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Australian economy to suffer 80 billion USD hit from COVID-19: IMF

Apr 15, 2020

Canberra (Australia) April 15: The International Monetary Fund (IMF) has warned that Australia will suffer its largest economic hit since the Great Depression in the wake of the coronavirus crisis.
In its forecasts for the global economy, the IMF predicted that Australia's gross domestic product (GDP) would contract by 6.7 percent, or 130 billion Australian dollars (83.7 billion U.S. dollars), this year.
It would be the biggest hit to the Australian economy since 1930, when the economy is estimated to have contracted by about 9.5 percent amid the Great Depression, and would mark the end of 28 consecutive years of economic growth, according to local media.
"It is very likely that this year the global economy will experience its worst recession since the Great Depression, surpassing that seen during the global financial crisis a decade ago." the report said.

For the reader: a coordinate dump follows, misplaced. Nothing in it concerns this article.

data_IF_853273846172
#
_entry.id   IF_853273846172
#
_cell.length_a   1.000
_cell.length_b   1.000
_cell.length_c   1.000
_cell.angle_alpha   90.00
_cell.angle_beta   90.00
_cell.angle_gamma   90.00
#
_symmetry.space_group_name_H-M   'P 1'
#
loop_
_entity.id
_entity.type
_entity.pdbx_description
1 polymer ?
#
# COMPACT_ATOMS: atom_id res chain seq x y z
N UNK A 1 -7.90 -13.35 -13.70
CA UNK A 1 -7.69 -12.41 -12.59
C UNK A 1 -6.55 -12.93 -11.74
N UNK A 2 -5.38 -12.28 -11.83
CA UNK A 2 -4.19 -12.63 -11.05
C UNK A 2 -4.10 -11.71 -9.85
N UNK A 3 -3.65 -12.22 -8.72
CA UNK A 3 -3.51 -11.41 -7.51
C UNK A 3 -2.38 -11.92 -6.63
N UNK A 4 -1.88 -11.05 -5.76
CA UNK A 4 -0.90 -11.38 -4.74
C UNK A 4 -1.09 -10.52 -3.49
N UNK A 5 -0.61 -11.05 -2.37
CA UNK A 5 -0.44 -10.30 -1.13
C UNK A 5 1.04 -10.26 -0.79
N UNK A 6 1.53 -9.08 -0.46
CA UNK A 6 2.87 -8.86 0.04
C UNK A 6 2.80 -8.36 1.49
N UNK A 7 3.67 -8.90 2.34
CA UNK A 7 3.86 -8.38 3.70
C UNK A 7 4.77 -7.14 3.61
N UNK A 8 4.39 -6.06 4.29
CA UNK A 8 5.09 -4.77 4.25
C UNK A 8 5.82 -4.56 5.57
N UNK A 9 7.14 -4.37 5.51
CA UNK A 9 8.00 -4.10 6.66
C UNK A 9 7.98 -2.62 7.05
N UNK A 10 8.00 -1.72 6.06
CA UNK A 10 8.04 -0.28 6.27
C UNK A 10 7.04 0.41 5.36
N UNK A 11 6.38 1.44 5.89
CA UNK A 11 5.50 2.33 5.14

Australia's economy is expected to sustain a bigger blow than that of countries that have been hit harder by COVID-19.
However, the Australian economy is expected to grow by 6.1 percent in 2021.
The IMF report said that Australian unemployment would average 7.6 percent in 2020 before increasing to 8.9 percent in 2021.
Responding to the report, Treasurer Josh Frydenberg said Australia was in a better position to cope with the economic impacts of the virus.
"Australia approaches this crisis from a position of economic strength," he said in a media release on Wednesday.
"Our measures are temporary, targeted and proportionate to the challenge we face and will ensure Australia bounces back stronger on the other side.
Source: Xinhua